Several plaintiffs provided live testimony during the hearings. Salon Internet, Inc. (Salon Magazine) is a leading general interest online magazine featuring articles on current events, the arts, politics, the media, and sexuality. Joint Appendix ("J.A.") 139-40 (Talbot Testimony). Salon publishes a regular column entitled "Sexpert Opinion" by author and sex therapist Susie Bright. See generally J.A. 617-41 (Pls. PI Exhs.). Salon also hosts a very popular set of discussion groups called "Table Talk," to which three thousand messages are posted each day. J.A. 147-49 (Talbot Testimony). Salon archives its content, and its Web site contains tens of thousands of pages published over the last three years. J.A. 145, 147.

A Different Light Bookstore operates bookstores in three major cities, and maintains a comprehensive Web site with information about books of interest to the gay and lesbian community. J.A. 106-07, 601-16 (Laurila Testimony, Pls. PI Exhs.). Among other content, A Different Light's Web site includes reviews of books about sadomasochism and fetishism, and stories such as "Shame on Me," an autobiographical account of a young man's experience with masturbation. J.A. 106-07, 601-16.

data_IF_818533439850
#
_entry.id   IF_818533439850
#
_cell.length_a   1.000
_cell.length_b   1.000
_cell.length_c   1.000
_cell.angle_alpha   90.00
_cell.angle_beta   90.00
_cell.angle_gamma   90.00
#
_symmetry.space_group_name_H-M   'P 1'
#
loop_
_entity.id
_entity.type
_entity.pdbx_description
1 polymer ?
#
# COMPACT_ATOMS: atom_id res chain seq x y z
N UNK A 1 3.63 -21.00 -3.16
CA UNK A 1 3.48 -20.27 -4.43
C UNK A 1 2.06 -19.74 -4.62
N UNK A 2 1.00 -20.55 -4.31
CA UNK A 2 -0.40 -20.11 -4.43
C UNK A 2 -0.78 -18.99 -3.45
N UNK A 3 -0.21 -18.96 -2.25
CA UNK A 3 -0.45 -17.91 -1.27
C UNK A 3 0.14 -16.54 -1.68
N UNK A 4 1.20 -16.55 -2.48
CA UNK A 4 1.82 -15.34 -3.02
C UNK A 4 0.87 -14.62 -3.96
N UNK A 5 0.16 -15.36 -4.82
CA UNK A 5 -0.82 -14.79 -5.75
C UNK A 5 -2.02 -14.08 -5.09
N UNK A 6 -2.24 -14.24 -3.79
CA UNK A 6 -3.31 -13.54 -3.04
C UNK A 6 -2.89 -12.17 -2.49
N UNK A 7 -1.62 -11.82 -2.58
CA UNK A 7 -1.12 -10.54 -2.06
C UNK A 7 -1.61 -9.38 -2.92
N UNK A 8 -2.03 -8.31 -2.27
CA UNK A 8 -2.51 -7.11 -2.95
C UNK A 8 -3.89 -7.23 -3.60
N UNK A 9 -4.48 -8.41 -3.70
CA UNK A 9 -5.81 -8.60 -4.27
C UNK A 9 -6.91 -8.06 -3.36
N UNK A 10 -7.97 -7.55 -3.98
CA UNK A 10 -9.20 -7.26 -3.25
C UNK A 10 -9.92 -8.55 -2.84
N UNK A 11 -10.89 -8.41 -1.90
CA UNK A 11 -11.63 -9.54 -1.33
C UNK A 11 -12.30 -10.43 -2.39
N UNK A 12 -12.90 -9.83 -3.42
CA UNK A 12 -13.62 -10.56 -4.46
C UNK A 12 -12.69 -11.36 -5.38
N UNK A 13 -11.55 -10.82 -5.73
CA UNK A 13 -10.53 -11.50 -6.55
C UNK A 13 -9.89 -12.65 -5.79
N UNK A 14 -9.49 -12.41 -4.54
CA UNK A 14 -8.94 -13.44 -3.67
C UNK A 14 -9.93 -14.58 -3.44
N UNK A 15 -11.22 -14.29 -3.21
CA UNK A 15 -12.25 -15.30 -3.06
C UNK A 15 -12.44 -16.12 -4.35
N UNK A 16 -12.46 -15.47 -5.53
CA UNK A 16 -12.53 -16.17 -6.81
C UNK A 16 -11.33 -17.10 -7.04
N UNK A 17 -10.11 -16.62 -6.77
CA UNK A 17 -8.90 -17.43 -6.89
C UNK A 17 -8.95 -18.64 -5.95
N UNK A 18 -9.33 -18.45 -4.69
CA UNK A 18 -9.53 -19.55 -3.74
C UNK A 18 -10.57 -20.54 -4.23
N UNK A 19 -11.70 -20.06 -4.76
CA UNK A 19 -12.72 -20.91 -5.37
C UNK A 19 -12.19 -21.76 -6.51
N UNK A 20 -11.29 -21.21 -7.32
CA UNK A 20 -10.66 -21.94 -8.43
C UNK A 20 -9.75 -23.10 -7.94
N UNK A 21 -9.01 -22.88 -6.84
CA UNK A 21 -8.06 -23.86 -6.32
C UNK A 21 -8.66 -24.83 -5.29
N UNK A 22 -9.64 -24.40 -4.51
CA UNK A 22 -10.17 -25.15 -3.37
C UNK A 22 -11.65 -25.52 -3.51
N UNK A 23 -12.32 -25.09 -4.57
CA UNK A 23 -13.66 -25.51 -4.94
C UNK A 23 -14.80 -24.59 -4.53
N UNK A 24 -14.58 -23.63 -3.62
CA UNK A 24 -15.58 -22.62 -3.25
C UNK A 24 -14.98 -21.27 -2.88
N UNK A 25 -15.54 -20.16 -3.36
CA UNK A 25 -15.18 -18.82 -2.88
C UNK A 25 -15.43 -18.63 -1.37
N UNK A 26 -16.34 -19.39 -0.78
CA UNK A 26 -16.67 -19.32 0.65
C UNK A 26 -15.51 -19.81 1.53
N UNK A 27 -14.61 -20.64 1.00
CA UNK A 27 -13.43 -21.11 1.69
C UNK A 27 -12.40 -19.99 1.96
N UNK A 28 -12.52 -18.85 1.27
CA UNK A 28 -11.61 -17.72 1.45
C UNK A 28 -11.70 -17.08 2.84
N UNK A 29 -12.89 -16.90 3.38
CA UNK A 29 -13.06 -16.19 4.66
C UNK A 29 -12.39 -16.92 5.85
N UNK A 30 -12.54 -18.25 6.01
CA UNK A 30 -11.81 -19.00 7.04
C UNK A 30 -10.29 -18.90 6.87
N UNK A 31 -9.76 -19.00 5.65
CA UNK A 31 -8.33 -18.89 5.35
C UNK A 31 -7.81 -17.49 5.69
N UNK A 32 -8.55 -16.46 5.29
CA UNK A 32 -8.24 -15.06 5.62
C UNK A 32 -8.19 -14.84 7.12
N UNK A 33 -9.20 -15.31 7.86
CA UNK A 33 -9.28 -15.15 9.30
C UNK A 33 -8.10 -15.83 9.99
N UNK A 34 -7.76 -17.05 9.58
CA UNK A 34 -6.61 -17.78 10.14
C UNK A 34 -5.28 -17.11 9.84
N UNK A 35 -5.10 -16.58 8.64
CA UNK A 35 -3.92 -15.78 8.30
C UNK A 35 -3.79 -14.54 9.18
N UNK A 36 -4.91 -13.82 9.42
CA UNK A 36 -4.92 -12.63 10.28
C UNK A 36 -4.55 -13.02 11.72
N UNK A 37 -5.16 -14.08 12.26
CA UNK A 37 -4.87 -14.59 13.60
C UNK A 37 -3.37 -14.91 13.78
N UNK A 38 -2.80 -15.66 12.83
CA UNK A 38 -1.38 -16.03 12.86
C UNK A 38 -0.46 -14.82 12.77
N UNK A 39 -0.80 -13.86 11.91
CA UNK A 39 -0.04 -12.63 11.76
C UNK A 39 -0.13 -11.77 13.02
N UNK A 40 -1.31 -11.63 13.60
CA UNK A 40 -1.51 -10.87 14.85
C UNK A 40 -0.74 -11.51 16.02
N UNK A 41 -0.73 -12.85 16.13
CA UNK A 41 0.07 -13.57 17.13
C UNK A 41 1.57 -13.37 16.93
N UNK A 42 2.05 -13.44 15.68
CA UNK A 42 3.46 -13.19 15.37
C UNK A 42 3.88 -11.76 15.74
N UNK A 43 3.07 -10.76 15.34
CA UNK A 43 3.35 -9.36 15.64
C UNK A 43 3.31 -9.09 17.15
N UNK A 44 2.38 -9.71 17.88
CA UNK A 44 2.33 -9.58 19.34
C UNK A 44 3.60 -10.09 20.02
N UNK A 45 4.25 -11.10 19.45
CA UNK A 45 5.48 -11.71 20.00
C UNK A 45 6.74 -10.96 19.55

Mitchell Tepper, a member of ACLU, owns and operates the Sexual Health Network Web site out of his home in Connecticut. The Sexual Health Network provides easy access to information about sexuality geared toward individuals with disabilities. The site includes information on how disabled persons can experience sexual pleasure, including articles on erectile dysfunction, the use of sex toys, and sexual surrogacy as a form of sexual therapy. ACLU II, 31 F. Supp.2d at 485, ¶25; J.A. 670-88 (Pls. PI Exhs.). The site also includes interactive components, such as a forum called "Love Bites" in which readers can ask experts questions about sexuality and a bulletin board where users can post comments. J.A. 672-85.

Internet Content Coalition is a nonprofit professional association that includes many well-known and high-profile providers of original content for the Web, including the New York Times, Reuter's, CBS News Media, MSNBC, CNET, and ZDNet. CNET, whose Vice President testified at the hearing, provides news and other content on various topics, including articles about sexually explicit video games and the online pornography industry. J.A. 642-651 (Pls. PI Exhs.).